The moment that made me acknowledge the above was during a 3 day race in the English Channel in -86. We were 6 experienced sailors on a 35 foot pure racing monohull. At the time that was a big boat…. 🙂 Late at night, 30 knots pitch black and rain, flying a heavy spinnaker, surfing waves and leading the race, I was at the helm and wanted a guy to have a look on deck to make sure we were ready for a gybe in a while.

He stepped out of the cockpit, but the motion of the boat and lots of water continuously flushing the whole boat made him nervous. He went down to put on a life vest and ventured out on deck. This was a 27 year old guy, but he had 20 years of racing under his belt, 8 years ocean racing, and was totally aware of the dangers. Still, he didn’t immediately find a harness, so he “didn’t need it”. Nothing I said helped. If he went in, he would be gone, as if falling off a cliff. It went well, but…

Another example, not from myself: In the early sixties, the American car industry was in a golden age. One brand (I don’t know which, as I have this from an old marketing book) wanted to know what was the one most important factor to influence the choice when a customer made the actual decision to buy a car. Was it car configuration, practicality, number of seats, engine type, power, styling, suspension, etc? They spent a lot of money on this market research, made by psychologists and others.

The answer: The colour of the car models present in the shop that day was the biggest influence, by far. The customer could change from the intended 3 seat pickup truck to a 6 seat saloon, only because of the colour. The customer wouldn’t admit that reason to himself, of course. Rational reasons were found, to justify the purely emotional choice. The car company didn’t believe the result, so they did it again with an even more advanced scientific setup, to guide responses away from that answer. The answer remained the same. Colour. We’re totally emotional beings, living in the illusion that we mostly follow logic. Reality is that the best we can hope for is: Logic can gradually aim some of our activities in a direction we, at the time, believe is useful.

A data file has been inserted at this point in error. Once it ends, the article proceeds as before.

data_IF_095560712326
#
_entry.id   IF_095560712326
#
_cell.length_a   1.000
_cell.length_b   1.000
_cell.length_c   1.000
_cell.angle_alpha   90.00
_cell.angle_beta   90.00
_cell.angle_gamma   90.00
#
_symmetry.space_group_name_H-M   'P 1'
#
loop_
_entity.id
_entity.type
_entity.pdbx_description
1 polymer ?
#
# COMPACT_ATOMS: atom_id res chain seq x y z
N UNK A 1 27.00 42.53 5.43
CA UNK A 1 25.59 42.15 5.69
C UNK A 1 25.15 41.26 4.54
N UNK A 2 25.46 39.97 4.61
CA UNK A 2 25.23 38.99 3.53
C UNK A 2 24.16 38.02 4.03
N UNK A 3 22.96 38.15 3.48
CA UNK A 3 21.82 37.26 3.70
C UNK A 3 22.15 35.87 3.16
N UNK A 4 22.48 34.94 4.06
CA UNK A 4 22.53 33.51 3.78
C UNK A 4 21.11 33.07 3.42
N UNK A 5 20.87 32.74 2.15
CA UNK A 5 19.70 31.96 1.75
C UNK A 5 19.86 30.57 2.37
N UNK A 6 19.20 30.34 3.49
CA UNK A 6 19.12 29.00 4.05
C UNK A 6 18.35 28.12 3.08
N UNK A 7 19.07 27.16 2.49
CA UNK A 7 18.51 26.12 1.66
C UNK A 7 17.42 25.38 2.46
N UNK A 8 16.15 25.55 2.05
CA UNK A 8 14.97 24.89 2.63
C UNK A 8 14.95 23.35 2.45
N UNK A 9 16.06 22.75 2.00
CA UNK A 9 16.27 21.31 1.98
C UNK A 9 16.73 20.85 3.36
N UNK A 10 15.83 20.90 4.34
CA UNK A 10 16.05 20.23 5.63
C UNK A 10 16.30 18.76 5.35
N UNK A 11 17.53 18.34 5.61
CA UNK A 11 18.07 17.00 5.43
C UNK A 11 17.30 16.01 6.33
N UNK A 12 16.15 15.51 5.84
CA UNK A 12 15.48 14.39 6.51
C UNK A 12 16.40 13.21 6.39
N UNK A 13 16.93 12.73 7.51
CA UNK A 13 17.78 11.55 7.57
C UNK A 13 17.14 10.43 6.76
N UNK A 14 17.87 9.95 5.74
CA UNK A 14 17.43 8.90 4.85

In the right situation, if we get a nudge, we can make mindbogglingly stupid decisions. The only way to avoid those decisions is to make sure we don’t experience any temptations or resistance at the wrong times. Having more advanced equipment on our boat isn’t always that type of negative influence, but in my experience it’s close to always. We need to be suspicious and think through how the equipment might influence our mind set and behaviour. When we understand that side, we need to know how functionally vulnerable it is in itself, of course, and how it might practically influence the other routines on the boat.

May point is probably clear by now: I think we should understand and adapt to the worst of our own emotional functionality. We should evaluate equipment in that context before we look at any other side of it. The boat must have no traps for our inner idiot. If somebody now quietly thinks: “I’m no emotional wuss! I’m practical. This isn’t relevant to me.” I can only say: “Good luck when reality drops by.” 🙂